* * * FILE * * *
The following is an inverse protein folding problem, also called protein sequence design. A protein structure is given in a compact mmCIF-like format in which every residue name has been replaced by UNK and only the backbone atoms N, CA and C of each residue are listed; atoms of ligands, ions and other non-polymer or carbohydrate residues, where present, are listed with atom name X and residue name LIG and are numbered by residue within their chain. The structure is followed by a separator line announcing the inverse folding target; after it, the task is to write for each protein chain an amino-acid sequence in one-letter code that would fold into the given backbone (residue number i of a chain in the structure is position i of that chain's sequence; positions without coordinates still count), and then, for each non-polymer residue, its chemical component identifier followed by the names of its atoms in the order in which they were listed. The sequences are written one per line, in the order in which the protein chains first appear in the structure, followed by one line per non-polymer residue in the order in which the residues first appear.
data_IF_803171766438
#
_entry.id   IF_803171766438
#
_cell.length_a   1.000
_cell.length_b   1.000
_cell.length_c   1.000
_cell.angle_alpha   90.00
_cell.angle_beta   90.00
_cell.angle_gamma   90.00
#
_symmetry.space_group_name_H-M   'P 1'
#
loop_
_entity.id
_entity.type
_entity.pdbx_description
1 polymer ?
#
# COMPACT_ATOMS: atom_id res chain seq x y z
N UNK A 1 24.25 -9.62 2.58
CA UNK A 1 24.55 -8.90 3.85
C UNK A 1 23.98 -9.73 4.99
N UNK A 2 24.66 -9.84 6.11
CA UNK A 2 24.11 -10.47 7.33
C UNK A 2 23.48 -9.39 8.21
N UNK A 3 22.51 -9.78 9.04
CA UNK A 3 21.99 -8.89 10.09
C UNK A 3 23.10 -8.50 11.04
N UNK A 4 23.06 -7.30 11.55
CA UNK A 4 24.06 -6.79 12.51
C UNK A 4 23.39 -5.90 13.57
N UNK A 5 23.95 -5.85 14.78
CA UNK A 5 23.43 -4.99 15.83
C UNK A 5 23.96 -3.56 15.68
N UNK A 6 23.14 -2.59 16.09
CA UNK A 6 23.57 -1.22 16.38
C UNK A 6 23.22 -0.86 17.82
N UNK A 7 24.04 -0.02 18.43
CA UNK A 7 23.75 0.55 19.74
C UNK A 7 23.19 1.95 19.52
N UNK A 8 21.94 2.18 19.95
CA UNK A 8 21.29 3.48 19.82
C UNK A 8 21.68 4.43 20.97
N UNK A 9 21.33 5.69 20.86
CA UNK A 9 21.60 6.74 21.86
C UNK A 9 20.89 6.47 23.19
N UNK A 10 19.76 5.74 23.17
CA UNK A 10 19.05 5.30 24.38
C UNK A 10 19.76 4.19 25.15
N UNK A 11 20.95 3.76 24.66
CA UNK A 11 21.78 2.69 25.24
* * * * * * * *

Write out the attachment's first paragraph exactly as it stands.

The following is an inverse protein folding problem, also called protein sequence design. A protein structure is given in a compact mmCIF-like format in which every residue name has been replaced by UNK and only the backbone atoms N, CA and C of each residue are listed; atoms of ligands, ions and other non-polymer or carbohydrate residues, where present, are listed with atom name X and residue name LIG and are numbered by residue within their chain. The structure is followed by a separator line announcing the inverse folding target; after it, the task is to write for each protein chain an amino-acid sequence in one-letter code that would fold into the given backbone (residue number i of a chain in the structure is position i of that chain's sequence; positions without coordinates still count), and then, for each non-polymer residue, its chemical component identifier followed by the names of its atoms in the order in which they were listed. The sequences are written one per line, in the order in which the protein chains first appear in the structure, followed by one line per non-polymer residue in the order in which the residues first appear.